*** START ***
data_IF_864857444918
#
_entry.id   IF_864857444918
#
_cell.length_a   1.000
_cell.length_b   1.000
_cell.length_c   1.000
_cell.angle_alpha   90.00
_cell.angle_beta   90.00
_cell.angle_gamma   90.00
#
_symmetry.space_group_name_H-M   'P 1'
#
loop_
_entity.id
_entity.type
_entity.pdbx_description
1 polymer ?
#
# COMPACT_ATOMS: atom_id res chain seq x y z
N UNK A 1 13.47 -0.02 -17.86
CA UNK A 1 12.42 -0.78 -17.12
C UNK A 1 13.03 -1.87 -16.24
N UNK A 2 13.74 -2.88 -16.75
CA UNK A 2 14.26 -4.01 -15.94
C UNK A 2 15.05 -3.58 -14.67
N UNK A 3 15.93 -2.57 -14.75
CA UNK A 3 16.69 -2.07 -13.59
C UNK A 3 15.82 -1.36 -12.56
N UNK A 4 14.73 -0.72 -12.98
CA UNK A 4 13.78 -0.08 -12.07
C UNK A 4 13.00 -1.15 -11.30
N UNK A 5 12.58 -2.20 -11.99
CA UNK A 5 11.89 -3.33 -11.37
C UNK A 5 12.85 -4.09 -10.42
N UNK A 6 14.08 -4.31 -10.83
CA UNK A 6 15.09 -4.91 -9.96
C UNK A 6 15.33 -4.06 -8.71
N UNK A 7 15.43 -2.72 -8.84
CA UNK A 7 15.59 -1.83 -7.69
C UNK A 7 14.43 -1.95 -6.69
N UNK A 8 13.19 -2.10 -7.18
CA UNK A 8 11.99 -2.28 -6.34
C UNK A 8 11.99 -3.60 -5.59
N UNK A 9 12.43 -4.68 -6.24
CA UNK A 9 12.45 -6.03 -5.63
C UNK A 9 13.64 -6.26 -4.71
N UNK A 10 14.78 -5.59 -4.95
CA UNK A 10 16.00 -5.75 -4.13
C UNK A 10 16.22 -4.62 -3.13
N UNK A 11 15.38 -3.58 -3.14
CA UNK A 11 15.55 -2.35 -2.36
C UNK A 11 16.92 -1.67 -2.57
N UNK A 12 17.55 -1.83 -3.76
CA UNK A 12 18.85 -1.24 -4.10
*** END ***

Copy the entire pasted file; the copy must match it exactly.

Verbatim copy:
data_IF_864857444918
#
_entry.id   IF_864857444918
#
_cell.length_a   1.000
_cell.length_b   1.000
_cell.length_c   1.000
_cell.angle_alpha   90.00
_cell.angle_beta   90.00
_cell.angle_gamma   90.00
#
_symmetry.space_group_name_H-M   'P 1'
#
loop_
_entity.id
_entity.type
_entity.pdbx_description
1 polymer ?
#
# COMPACT_ATOMS: atom_id res chain seq x y z
N UNK A 1 13.47 -0.02 -17.86
CA UNK A 1 12.42 -0.78 -17.12
C UNK A 1 13.03 -1.87 -16.24
N UNK A 2 13.74 -2.88 -16.75
CA UNK A 2 14.26 -4.01 -15.94
C UNK A 2 15.05 -3.58 -14.67
N UNK A 3 15.93 -2.57 -14.75
CA UNK A 3 16.69 -2.07 -13.59
C UNK A 3 15.82 -1.36 -12.56
N UNK A 4 14.73 -0.72 -12.98
CA UNK A 4 13.78 -0.08 -12.07
C UNK A 4 13.00 -1.15 -11.30
N UNK A 5 12.58 -2.20 -11.99
CA UNK A 5 11.89 -3.33 -11.37
C UNK A 5 12.85 -4.09 -10.42
N UNK A 6 14.08 -4.31 -10.83
CA UNK A 6 15.09 -4.91 -9.96
C UNK A 6 15.33 -4.06 -8.71
N UNK A 7 15.43 -2.72 -8.84
CA UNK A 7 15.59 -1.83 -7.69
C UNK A 7 14.43 -1.95 -6.69
N UNK A 8 13.19 -2.10 -7.18
CA UNK A 8 11.99 -2.28 -6.34
C UNK A 8 11.99 -3.60 -5.59
N UNK A 9 12.43 -4.68 -6.24
CA UNK A 9 12.45 -6.03 -5.63
C UNK A 9 13.64 -6.26 -4.71
N UNK A 10 14.78 -5.59 -4.95
CA UNK A 10 16.00 -5.75 -4.13
C UNK A 10 16.22 -4.62 -3.13
N UNK A 11 15.38 -3.58 -3.14
CA UNK A 11 15.55 -2.35 -2.36
C UNK A 11 16.92 -1.67 -2.57
N UNK A 12 17.55 -1.83 -3.76
CA UNK A 12 18.85 -1.24 -4.10